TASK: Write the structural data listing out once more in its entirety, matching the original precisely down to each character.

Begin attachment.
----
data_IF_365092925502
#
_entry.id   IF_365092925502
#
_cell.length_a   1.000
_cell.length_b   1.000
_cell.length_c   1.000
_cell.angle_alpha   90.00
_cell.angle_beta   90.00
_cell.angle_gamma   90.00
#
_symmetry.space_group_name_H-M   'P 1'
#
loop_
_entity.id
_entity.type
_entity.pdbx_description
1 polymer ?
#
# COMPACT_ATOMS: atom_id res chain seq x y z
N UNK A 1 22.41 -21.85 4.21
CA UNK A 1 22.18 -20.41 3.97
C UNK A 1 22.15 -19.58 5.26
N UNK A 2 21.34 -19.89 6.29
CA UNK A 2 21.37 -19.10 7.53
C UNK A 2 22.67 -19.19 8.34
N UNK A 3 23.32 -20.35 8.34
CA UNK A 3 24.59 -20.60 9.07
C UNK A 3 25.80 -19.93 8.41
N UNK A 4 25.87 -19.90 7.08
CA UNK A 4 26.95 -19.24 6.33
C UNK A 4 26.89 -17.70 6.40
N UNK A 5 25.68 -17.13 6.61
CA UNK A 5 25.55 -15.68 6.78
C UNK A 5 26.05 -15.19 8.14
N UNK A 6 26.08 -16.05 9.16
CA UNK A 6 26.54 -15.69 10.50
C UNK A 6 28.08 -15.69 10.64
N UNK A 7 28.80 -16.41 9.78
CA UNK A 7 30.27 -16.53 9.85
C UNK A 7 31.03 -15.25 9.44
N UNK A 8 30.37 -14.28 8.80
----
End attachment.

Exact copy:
data_IF_365092925502
#
_entry.id   IF_365092925502
#
_cell.length_a   1.000
_cell.length_b   1.000
_cell.length_c   1.000
_cell.angle_alpha   90.00
_cell.angle_beta   90.00
_cell.angle_gamma   90.00
#
_symmetry.space_group_name_H-M   'P 1'
#
loop_
_entity.id
_entity.type
_entity.pdbx_description
1 polymer ?
#
# COMPACT_ATOMS: atom_id res chain seq x y z
N UNK A 1 22.41 -21.85 4.21
CA UNK A 1 22.18 -20.41 3.97
C UNK A 1 22.15 -19.58 5.26
N UNK A 2 21.34 -19.89 6.29
CA UNK A 2 21.37 -19.10 7.53
C UNK A 2 22.67 -19.19 8.34
N UNK A 3 23.32 -20.35 8.34
CA UNK A 3 24.59 -20.60 9.07
C UNK A 3 25.80 -19.93 8.41
N UNK A 4 25.87 -19.90 7.08
CA UNK A 4 26.95 -19.24 6.33
C UNK A 4 26.89 -17.70 6.40
N UNK A 5 25.68 -17.13 6.61
CA UNK A 5 25.55 -15.68 6.78
C UNK A 5 26.05 -15.19 8.14
N UNK A 6 26.08 -16.05 9.16
CA UNK A 6 26.54 -15.69 10.50
C UNK A 6 28.08 -15.69 10.64
N UNK A 7 28.80 -16.41 9.78
CA UNK A 7 30.27 -16.53 9.85
C UNK A 7 31.03 -15.25 9.44
N UNK A 8 30.37 -14.28 8.80